Those skilled in the art will recognize that it is common within the art to implement devices and/or processes and/or systems in the fashion(s) set forth herein, and thereafter use engineering and/or business practices to integrate such implemented devices and/or processes and/or systems into more comprehensive devices and/or processes and/or systems. That is, at least a portion of the devices and/or processes and/or systems described herein can be integrated into comprehensive devices and/or processes and/or systems via a reasonable amount of experimentation. Those having skill in the art will recognize that examples of such comprehensive devices and/or processes and/or systems might include as appropriate to context and application—all or part of devices and/or processes and/or systems of (a) an air conveyance (e.g., an airplane, rocket, hovercraft, helicopter, etc.), (b) a ground conveyance (e.g., a car, truck, locomotive, tank, armored personnel carrier, etc.), (c) a building (e.g., a home, warehouse, office, etc.), (d) an appliance (e.g., a refrigerator, a washing machine, a dryer, etc.), (e) a communications system (e.g., a networked system, a telephone system, a Voice over IP system, etc.), (f) a business entity (e.g., an Internet Service Provider (ISP) entity such as Comcast Cable, Quest, Southwestern Bell, etc.); or (g) a wired/wireless services entity such as Sprint, Cingular, Nextel, etc.), etc.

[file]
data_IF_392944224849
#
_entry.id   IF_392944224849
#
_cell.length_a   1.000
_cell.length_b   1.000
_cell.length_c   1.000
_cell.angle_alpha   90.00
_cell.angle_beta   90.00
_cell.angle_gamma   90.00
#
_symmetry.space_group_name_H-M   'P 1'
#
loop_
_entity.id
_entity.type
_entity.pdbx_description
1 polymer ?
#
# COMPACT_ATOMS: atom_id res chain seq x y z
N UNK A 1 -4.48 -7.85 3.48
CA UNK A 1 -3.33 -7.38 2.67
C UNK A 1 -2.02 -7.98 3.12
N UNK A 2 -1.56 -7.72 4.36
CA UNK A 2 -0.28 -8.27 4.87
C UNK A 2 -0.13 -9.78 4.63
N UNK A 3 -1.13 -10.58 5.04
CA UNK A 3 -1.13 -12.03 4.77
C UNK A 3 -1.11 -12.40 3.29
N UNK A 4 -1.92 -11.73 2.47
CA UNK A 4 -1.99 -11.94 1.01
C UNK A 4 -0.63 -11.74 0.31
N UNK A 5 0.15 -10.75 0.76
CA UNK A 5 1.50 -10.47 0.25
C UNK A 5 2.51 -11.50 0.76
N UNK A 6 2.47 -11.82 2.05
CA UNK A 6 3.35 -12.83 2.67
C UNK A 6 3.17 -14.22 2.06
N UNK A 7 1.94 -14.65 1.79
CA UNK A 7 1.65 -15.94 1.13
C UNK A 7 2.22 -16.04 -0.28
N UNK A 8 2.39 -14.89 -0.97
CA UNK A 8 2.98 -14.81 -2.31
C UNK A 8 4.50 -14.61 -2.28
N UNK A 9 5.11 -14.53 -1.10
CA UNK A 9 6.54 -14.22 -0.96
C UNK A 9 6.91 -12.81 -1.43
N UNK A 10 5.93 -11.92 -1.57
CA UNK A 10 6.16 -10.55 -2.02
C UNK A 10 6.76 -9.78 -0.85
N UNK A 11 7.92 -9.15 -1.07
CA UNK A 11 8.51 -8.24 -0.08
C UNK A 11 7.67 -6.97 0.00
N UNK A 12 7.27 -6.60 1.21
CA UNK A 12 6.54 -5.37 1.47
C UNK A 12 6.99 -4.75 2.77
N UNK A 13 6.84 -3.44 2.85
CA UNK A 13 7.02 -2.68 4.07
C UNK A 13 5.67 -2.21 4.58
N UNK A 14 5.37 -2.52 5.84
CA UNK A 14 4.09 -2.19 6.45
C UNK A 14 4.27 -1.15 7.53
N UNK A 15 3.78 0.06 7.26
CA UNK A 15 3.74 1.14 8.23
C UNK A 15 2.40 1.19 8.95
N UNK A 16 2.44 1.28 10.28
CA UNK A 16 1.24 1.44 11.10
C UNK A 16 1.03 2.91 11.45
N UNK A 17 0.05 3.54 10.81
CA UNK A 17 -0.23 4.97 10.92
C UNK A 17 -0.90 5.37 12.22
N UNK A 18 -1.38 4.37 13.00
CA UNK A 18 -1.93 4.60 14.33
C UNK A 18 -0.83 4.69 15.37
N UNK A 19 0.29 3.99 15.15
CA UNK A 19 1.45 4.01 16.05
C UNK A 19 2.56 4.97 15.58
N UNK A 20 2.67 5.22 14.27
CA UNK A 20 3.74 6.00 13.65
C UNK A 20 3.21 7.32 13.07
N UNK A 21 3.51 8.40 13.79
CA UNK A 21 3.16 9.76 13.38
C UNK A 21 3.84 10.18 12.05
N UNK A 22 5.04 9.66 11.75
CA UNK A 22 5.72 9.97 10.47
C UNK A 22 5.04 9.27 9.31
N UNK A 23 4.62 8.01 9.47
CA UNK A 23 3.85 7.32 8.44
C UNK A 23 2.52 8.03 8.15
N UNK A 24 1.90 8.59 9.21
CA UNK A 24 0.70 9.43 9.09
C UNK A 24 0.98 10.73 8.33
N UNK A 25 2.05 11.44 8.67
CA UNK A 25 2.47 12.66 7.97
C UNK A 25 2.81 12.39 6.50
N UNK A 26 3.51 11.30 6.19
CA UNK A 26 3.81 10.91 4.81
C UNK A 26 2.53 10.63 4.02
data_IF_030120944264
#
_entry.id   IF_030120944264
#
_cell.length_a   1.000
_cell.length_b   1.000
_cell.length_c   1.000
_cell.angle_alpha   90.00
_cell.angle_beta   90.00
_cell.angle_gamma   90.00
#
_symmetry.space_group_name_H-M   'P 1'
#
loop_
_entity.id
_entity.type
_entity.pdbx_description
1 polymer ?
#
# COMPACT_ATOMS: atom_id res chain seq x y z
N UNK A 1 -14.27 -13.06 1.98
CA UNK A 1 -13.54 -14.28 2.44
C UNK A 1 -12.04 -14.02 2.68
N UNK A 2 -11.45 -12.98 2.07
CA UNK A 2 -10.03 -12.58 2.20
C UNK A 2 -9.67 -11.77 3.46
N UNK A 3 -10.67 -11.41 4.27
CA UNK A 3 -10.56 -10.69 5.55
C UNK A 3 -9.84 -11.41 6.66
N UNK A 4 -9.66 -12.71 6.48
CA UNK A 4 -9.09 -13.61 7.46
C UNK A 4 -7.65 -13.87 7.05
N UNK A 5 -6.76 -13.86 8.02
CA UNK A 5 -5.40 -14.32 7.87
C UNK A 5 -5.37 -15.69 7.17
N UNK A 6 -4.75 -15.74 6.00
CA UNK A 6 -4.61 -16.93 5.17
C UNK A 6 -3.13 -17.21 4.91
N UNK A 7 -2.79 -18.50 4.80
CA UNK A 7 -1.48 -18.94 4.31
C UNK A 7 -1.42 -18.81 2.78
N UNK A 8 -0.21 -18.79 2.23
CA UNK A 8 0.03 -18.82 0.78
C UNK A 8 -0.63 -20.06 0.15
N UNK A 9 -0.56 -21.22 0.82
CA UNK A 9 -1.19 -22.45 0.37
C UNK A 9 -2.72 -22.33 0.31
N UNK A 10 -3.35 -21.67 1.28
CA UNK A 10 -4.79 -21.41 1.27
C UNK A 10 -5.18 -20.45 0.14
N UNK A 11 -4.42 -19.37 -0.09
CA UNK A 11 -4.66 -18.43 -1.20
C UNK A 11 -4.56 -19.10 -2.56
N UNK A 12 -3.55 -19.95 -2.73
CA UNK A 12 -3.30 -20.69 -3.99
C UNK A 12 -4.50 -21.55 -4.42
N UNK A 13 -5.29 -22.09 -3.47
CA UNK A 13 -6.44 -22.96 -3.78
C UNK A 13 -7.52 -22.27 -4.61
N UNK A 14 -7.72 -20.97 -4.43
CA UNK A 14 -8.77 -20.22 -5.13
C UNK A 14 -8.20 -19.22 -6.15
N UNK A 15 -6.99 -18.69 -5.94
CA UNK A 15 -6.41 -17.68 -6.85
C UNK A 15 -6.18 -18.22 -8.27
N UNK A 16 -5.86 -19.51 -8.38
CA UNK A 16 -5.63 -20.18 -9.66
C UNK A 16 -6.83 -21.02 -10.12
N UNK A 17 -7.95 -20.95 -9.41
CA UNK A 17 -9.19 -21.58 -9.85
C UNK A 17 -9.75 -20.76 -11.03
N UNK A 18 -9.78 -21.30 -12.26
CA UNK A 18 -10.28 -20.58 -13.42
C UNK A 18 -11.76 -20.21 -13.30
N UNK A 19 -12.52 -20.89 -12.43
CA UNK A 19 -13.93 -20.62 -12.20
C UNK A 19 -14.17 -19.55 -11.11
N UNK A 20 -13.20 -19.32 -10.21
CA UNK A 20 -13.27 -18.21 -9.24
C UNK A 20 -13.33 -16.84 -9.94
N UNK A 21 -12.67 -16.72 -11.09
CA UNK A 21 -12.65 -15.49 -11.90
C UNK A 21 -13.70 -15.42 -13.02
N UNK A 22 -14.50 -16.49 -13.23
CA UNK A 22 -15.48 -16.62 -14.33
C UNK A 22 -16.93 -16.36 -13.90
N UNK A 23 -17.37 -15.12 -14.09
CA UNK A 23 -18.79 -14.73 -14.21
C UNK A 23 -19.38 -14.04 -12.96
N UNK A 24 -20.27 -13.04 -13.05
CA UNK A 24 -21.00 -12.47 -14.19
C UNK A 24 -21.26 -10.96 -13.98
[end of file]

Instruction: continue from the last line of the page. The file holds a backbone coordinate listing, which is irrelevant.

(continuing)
While particular aspects of the present subject matter described herein have been shown and described, it will be apparent to those skilled in the art that, based upon the teachings herein, changes and modifications may be made without departing from the subject matter described herein and its broader aspects and, therefore, the appended claims are to encompass within their scope all such changes and modifications as are within the true spirit and scope of the subject matter described herein. Furthermore, it is to be understood that the invention is defined by the appended claims. It will be understood by those within the art that, in general, terms used herein, and especially in the appended claims (e.g., bodies of the appended claims) are generally intended as “open” terms (e.g., the term “including” should be interpreted as “including but not limited to,” the term “having” should be interpreted as “having at least,” the term “includes” should be interpreted as “includes but is not limited to,” etc.). It will be further understood by those within the art that if a specific number of an introduced claim recitation is intended, such an intent will be explicitly recited in the claim, and in the absence of such recitation no such intent is present. For example, as an aid to understanding, the following appended claims may contain usage of the introductory phrases “at least one” and “one or more” to introduce claim recitations. However, the use of such phrases should not be construed to imply that the introduction of a claim recitation by the indefinite articles “a” or “an” limits any particular claim containing such introduced claim recitation to inventions containing only one such recitation, even when the same claim includes the introductory phrases “one or more” or “at least one” and indefinite articles such as “a” or “an” (e.g., “a” and/or “an” should typically be interpreted to mean “at least one” or “one or more”); the same holds true for the use of definite articles used to introduce claim recitations. In addition, even if a specific number of an introduced claim recitation is explicitly recited, those skilled in the art will recognize that such recitation should typically be interpreted to mean at least the recited number (e.g., the bare recitation of “two recitations,” without other modifiers, typically means at least two recitations, or two or more recitations). Furthermore, in those instances where a convention analogous to “at least one of A, B, and C, etc.” is used, in general such a construction is intended in the sense one having skill in the art would understand the convention (e.g., “a system having at least one of A, B, and C” would include but not be limited to systems that have A alone, B alone, C alone, A and B together, A and C together, B and C together, and/or A, B, and C together, etc.). In those instances where a convention analogous to “at least one of A, B, or C, etc.” is used, in general such a construction is intended in the sense one having skill in the art would understand the convention (e.g., “a system having at least one of A, B, or C” would include but not be limited to systems that have A alone, B alone, C alone, A and B together, A and C together, B and C together, and/or A, B, and C together, etc.). It will be further understood by those within the art that virtually any disjunctive word and/or phrase presenting two or more alternative terms, whether in the description, claims, or drawings, should be understood to contemplate the possibilities of including one of the terms, either of the terms, or both terms. For example, the phrase “A or B” will be understood to include the possibilities of “A” or “B” or “A and B.”